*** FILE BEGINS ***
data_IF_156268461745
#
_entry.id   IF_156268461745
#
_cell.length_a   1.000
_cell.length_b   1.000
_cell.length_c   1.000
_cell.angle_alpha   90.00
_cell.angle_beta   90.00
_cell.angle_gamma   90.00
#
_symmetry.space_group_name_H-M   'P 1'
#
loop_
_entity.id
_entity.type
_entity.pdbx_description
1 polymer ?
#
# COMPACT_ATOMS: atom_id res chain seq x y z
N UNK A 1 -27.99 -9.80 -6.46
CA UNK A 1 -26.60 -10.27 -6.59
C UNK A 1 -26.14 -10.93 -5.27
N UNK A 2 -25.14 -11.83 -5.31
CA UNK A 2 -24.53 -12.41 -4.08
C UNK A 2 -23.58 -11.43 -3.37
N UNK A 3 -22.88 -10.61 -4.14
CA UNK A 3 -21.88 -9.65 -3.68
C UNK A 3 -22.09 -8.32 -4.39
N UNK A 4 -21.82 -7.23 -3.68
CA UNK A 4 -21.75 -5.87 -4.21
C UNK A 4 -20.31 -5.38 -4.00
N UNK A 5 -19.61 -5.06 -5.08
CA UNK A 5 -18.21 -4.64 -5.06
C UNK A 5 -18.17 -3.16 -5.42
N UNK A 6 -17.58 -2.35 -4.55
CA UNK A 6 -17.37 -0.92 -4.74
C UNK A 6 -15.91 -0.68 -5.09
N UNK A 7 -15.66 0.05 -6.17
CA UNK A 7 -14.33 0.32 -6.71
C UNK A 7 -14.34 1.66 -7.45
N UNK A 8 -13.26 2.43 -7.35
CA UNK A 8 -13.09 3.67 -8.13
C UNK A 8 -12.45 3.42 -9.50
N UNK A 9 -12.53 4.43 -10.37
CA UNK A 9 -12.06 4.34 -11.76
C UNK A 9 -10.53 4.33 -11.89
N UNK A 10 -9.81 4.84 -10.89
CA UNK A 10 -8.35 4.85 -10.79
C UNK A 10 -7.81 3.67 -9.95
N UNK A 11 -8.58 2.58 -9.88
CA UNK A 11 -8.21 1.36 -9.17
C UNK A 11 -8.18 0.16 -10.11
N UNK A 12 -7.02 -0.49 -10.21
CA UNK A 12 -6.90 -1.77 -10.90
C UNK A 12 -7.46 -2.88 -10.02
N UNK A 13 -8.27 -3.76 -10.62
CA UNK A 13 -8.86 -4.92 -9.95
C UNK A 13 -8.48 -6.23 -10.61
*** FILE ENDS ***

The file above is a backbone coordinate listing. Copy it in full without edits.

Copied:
data_IF_156268461745
#
_entry.id   IF_156268461745
#
_cell.length_a   1.000
_cell.length_b   1.000
_cell.length_c   1.000
_cell.angle_alpha   90.00
_cell.angle_beta   90.00
_cell.angle_gamma   90.00
#
_symmetry.space_group_name_H-M   'P 1'
#
loop_
_entity.id
_entity.type
_entity.pdbx_description
1 polymer ?
#
# COMPACT_ATOMS: atom_id res chain seq x y z
N UNK A 1 -27.99 -9.80 -6.46
CA UNK A 1 -26.60 -10.27 -6.59
C UNK A 1 -26.14 -10.93 -5.27
N UNK A 2 -25.14 -11.83 -5.31
CA UNK A 2 -24.53 -12.41 -4.08
C UNK A 2 -23.58 -11.43 -3.37
N UNK A 3 -22.88 -10.61 -4.14
CA UNK A 3 -21.88 -9.65 -3.68
C UNK A 3 -22.09 -8.32 -4.39
N UNK A 4 -21.82 -7.23 -3.68
CA UNK A 4 -21.75 -5.87 -4.21
C UNK A 4 -20.31 -5.38 -4.00
N UNK A 5 -19.61 -5.06 -5.08
CA UNK A 5 -18.21 -4.64 -5.06
C UNK A 5 -18.17 -3.16 -5.42
N UNK A 6 -17.58 -2.35 -4.55
CA UNK A 6 -17.37 -0.92 -4.74
C UNK A 6 -15.91 -0.68 -5.09
N UNK A 7 -15.66 0.05 -6.17
CA UNK A 7 -14.33 0.32 -6.71
C UNK A 7 -14.34 1.66 -7.45
N UNK A 8 -13.26 2.43 -7.35
CA UNK A 8 -13.09 3.67 -8.13
C UNK A 8 -12.45 3.42 -9.50
N UNK A 9 -12.53 4.43 -10.37
CA UNK A 9 -12.06 4.34 -11.76
C UNK A 9 -10.53 4.33 -11.89
N UNK A 10 -9.81 4.84 -10.89
CA UNK A 10 -8.35 4.85 -10.79
C UNK A 10 -7.81 3.67 -9.95
N UNK A 11 -8.58 2.58 -9.88
CA UNK A 11 -8.21 1.36 -9.17
C UNK A 11 -8.18 0.16 -10.11
N UNK A 12 -7.02 -0.49 -10.21
CA UNK A 12 -6.90 -1.77 -10.90
C UNK A 12 -7.46 -2.88 -10.02
N UNK A 13 -8.27 -3.76 -10.62
CA UNK A 13 -8.86 -4.92 -9.95
C UNK A 13 -8.48 -6.23 -10.61